I keep wondering when Apple is going to hear the alarm and respond tothe real iPad keyboard wakeup call. Apple can point to touch-basedapps all it wants — even going so far as to partner with IBM to helpthe company deliver better enterprise mobile apps — but the factremains: Some people just want to type on their damn iPad, and Apple’stouchscreen solutions suck.
I also keep hoping that Apple will turn its design acumen andconsiderable tech and manufacturing resources toward building a real, physical keyboard specifically for use with iPads. Itcould be a case or it could be a cover like the one that Microsoftmanufactures for its Surface Pro 3.
It needs to be thin, light,and integrated. The current Bluetooth keyboard that you can pair withan iPad? The keys are fantastic, of course, but it’s clunky anddoesn’t really connect seamlessly to the iPad in any physical way,much less make sense for travel.
A real physical keyboard is the design challenge that Apple needs tothrow a bit of time and effort at — and just complete thejob.
Why Not 3rd-Party Keyboards?
The world is littered with dozens of keyboard/case/cover solutions forthe iPad, manufactured by third-parties. Some of these are good, manyhave flaws, and most don’t have a particularly great balance ofquality and cost. Which one should a consumer buy?
There are somany different choices, some with cramped and mushy keys, some thatforce your iPad into a clunky laptop form factor, and some that justcost too much. A consumer in this space has choices — but really, Ithink a good many consumers end up getting that deer-in-the-headlightslook of frozen confusion. So they don’t act at all.
I’m wondering if Apple is paying attention to what’sgoing on in schools these days. While it has sold 13 million iPadsto education customers globally — and while the iPad is thetablet of choice in 85 percent of school districts in the United States, atleast a handful of schools seem to be rethinking their iPadinvestments.
In fact, some schools are selling their iPads and ditching their tabletprograms in favor of Chromebooks, according to a reasonablyresearched piece in The Atlantic.
Chromebooks are essentially very low-costlaptops that run only when connected to the Internet, with access tofiles and apps from the cloud.
Why the switch? Mostly, it seems, because sometimes students have to work — towrite, to type. You can build all the pretty Keynote presentations youwant, and swipe through narrated content about lemurs in Madagascar, but kids ultimately are going to need to write essays and reports — and yes,blog. Even for super adaptable kids, typing on a real physicalkeyboard is easier and more efficient.
Consider this tidbit from Meghan Murphy’s Atlantic report:”While nobody hated the iPad,by any means, the iPad was edged out by some key feedback, said JoelHandler, Hillsborough’s director of technology. Students saw the iPadas a ‘fun’ gaming environment, while the Chromebook was perceived as aplace to ‘get to work.’ And as much as students liked to annotate andread on the iPad, the Chromebook’s keyboard was a greater perk –especially since the new Common Core online testing will require akeyboard.”Ouch.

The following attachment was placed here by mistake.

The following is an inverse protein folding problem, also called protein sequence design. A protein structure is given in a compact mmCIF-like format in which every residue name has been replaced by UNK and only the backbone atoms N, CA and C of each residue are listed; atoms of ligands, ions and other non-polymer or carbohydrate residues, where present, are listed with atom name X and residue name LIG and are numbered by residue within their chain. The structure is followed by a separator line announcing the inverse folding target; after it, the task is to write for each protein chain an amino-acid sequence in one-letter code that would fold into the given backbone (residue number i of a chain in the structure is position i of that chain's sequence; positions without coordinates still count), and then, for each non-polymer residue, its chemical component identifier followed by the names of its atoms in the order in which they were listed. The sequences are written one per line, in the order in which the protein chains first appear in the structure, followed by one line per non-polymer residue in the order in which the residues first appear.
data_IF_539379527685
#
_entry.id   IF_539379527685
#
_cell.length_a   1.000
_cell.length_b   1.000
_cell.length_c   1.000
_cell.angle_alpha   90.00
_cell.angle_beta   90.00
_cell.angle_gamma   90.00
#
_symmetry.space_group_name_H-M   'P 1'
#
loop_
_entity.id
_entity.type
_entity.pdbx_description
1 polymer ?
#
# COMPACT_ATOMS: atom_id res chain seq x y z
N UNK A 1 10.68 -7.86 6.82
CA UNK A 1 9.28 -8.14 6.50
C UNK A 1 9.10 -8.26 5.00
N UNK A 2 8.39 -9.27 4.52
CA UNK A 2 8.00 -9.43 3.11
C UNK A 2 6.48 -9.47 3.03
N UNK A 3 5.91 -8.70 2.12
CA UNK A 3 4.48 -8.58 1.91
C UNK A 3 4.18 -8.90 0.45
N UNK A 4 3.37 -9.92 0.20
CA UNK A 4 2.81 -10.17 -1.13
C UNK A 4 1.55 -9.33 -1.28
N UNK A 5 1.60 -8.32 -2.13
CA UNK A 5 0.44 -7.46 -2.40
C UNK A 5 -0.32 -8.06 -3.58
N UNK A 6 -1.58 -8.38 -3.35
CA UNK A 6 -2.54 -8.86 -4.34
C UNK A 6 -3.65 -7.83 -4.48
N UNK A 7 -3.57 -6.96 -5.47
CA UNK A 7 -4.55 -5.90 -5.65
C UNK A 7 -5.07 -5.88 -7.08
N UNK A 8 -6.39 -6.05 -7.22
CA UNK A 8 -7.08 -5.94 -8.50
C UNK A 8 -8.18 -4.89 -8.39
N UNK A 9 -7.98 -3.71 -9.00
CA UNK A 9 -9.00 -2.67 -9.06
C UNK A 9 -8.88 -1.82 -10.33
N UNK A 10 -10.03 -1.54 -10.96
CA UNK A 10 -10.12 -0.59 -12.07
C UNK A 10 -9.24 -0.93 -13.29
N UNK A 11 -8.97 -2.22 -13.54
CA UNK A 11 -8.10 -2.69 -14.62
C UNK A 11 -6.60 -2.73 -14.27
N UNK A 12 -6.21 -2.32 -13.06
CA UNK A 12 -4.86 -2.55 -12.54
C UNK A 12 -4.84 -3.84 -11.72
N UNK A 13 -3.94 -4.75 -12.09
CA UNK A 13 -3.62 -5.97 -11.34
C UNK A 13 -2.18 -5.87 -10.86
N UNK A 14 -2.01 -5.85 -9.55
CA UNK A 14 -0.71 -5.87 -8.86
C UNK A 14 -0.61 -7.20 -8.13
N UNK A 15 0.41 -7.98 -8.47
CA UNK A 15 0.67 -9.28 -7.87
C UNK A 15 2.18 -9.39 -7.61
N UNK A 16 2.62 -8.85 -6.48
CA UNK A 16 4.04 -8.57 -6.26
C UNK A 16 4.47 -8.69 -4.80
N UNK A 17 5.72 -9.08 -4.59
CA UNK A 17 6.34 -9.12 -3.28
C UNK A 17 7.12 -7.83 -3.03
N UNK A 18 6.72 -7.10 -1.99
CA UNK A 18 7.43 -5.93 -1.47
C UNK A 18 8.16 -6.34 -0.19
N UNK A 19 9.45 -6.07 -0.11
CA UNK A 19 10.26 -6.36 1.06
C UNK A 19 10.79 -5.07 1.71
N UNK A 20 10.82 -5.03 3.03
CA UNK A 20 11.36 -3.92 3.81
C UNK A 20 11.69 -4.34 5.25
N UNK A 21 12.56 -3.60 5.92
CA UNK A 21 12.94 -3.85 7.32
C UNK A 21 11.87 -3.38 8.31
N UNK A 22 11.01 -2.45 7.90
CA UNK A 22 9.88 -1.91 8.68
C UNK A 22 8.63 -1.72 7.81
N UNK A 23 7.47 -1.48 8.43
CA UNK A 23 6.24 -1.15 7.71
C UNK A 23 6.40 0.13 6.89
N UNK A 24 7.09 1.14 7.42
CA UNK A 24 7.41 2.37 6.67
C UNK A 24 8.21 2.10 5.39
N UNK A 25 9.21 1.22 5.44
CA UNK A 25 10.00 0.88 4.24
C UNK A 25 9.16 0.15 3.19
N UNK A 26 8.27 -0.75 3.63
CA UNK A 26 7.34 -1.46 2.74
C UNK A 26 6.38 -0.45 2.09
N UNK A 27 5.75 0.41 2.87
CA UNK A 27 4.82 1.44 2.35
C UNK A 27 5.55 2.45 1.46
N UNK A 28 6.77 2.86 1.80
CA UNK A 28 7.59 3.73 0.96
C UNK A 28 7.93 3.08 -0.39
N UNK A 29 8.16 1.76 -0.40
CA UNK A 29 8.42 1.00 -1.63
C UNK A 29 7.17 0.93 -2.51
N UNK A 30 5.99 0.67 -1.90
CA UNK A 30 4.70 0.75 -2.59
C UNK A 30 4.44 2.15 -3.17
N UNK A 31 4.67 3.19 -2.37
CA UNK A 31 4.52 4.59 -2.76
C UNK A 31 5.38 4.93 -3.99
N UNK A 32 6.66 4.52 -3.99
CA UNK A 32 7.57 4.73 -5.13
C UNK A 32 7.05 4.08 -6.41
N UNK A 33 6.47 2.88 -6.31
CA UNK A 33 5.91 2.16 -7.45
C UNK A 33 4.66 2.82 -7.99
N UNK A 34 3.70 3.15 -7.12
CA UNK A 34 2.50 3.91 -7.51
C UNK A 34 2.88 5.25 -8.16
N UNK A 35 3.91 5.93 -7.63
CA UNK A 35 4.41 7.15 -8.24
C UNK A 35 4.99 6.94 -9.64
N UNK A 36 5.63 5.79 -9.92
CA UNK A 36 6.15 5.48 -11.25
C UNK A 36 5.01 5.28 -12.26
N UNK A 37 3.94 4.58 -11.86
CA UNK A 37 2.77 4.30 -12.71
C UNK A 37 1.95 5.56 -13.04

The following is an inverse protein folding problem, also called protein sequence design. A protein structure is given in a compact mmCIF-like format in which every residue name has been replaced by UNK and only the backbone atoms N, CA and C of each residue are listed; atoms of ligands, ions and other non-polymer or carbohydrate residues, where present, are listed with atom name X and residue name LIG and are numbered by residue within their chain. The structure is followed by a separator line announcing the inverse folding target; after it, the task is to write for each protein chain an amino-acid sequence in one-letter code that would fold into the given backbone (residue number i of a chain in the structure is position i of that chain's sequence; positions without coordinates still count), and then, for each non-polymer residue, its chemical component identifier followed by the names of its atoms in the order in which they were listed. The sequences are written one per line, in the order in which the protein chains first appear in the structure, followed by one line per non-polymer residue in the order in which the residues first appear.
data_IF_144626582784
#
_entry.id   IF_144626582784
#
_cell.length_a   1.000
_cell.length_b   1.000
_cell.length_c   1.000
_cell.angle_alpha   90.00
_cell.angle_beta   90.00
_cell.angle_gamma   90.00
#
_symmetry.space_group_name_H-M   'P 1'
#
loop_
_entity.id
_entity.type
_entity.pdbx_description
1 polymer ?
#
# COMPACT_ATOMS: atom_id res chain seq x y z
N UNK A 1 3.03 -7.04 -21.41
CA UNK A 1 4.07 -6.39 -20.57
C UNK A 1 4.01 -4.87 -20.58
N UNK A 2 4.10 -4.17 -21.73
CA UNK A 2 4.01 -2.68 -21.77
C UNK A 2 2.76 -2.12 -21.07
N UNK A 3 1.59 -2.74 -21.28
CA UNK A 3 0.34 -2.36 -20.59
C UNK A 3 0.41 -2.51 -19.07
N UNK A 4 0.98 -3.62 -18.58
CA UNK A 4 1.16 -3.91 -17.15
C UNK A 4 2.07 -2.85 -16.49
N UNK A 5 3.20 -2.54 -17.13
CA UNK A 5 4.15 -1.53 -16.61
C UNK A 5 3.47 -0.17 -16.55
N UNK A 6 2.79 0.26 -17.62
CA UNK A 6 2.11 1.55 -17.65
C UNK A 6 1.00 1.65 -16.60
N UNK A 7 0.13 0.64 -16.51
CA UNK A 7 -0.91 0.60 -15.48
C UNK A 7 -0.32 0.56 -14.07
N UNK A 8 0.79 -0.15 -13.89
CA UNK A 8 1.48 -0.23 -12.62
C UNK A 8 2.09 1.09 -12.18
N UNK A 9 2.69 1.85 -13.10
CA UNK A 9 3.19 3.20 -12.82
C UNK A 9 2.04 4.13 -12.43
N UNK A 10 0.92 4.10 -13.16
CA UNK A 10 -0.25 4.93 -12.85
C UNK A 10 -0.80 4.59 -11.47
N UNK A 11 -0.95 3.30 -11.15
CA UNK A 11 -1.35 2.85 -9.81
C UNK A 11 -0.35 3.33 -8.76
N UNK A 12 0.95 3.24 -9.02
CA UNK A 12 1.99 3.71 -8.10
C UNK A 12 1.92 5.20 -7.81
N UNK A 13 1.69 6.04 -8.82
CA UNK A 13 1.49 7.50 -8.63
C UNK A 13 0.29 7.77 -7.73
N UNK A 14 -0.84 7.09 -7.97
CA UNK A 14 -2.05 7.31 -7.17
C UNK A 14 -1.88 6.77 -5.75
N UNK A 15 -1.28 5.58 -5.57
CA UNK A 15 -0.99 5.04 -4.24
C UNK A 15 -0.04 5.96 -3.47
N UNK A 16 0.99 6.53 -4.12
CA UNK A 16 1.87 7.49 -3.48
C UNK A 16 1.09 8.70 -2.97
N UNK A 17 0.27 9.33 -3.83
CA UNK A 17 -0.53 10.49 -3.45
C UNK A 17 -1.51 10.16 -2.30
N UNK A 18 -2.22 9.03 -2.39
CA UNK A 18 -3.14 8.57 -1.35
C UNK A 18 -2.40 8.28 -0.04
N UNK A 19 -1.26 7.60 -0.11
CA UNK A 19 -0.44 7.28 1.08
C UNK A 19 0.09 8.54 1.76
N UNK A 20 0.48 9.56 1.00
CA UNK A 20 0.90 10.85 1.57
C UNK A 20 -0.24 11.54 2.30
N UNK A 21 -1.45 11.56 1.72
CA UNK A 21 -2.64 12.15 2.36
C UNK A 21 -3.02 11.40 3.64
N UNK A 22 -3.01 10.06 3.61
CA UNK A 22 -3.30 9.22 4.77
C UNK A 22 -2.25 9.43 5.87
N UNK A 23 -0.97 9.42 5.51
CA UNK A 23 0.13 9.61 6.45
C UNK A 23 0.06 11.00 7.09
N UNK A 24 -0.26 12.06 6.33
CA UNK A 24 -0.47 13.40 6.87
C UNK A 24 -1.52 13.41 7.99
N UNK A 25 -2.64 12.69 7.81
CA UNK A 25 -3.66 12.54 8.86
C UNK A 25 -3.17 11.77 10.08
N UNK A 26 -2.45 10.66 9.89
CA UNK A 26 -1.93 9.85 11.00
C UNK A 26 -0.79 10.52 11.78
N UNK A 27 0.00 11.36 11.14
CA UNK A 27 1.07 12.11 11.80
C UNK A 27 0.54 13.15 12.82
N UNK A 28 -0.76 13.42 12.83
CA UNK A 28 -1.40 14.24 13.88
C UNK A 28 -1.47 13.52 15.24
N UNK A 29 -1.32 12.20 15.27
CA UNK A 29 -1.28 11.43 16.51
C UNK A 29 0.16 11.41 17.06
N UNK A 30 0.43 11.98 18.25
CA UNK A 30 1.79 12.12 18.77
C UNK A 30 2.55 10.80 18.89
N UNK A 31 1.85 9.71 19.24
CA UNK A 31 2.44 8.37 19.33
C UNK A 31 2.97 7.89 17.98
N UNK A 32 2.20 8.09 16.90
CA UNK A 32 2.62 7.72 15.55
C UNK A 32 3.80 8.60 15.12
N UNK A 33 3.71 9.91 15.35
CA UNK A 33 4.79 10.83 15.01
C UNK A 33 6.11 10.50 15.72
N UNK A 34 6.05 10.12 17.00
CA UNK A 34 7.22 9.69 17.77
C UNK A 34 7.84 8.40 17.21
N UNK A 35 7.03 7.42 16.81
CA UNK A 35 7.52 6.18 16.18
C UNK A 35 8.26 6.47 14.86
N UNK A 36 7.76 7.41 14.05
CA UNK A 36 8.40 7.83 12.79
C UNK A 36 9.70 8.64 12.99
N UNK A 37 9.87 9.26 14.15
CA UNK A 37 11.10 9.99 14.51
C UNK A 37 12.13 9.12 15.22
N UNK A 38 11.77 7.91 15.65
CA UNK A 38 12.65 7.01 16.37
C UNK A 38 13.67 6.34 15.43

Plus, writing is a fundamental skill and learning tool in andof itself. The very act of writing teaches kids something about thesubjects they’re studying, and sometimes it even teaches them aboutthemselves — if not to imagine how someone else might feel.Think empathy isn’t important in education? What are the latestheadlines from our war zones these days?
Back to Apple’s Ability to Understand
Meanwhile, IBM wants to create better touchscreen apps so it can sellmore Big Data analytics applications, and it turned to Apple to getsome iPad tablet love. Nice. I get that — but plenty of business usersneed to type, too, in more than 140-character blips.
In Apple’s most recent financial call with analysts, CEO TimCook highlighted the company’s efforts at continuity — of making itsdiscreetly different devices work really well together so humans couldtransition between them seamlessly.
“Customers can start an activity like writing an email on one deviceand pass it to another, picking up where they left off without missinga beat,” he said. “They will even be able to make and receive iPhonecalls on their Mac with just a click.”
This is cool, definitely, and I’m looking forward to it, but it fallsshort in situations where customers want their tablet to do more.
What’s worse than this desire of wanting a more versatile and productive iPad?
Knowing that it’s entirely possible.
Heck, if Microsoft can make a decent keyboardcover, you would think Apple could, right?
Now, I’m not trying to say that Apple customers want to buy a singledevice to do everything. Just type — that’s it. Easily. With littleeffort. Not with the need to figure out and acquire third-party standsand keyboards.
You want to make these technology decisions easy foreducational institutions? It’s dirt simple: Remove the most commonbarrier a parent or educator will imagine when they think about iPadsin the classrooms. I bet that most every gut response comes back totyping.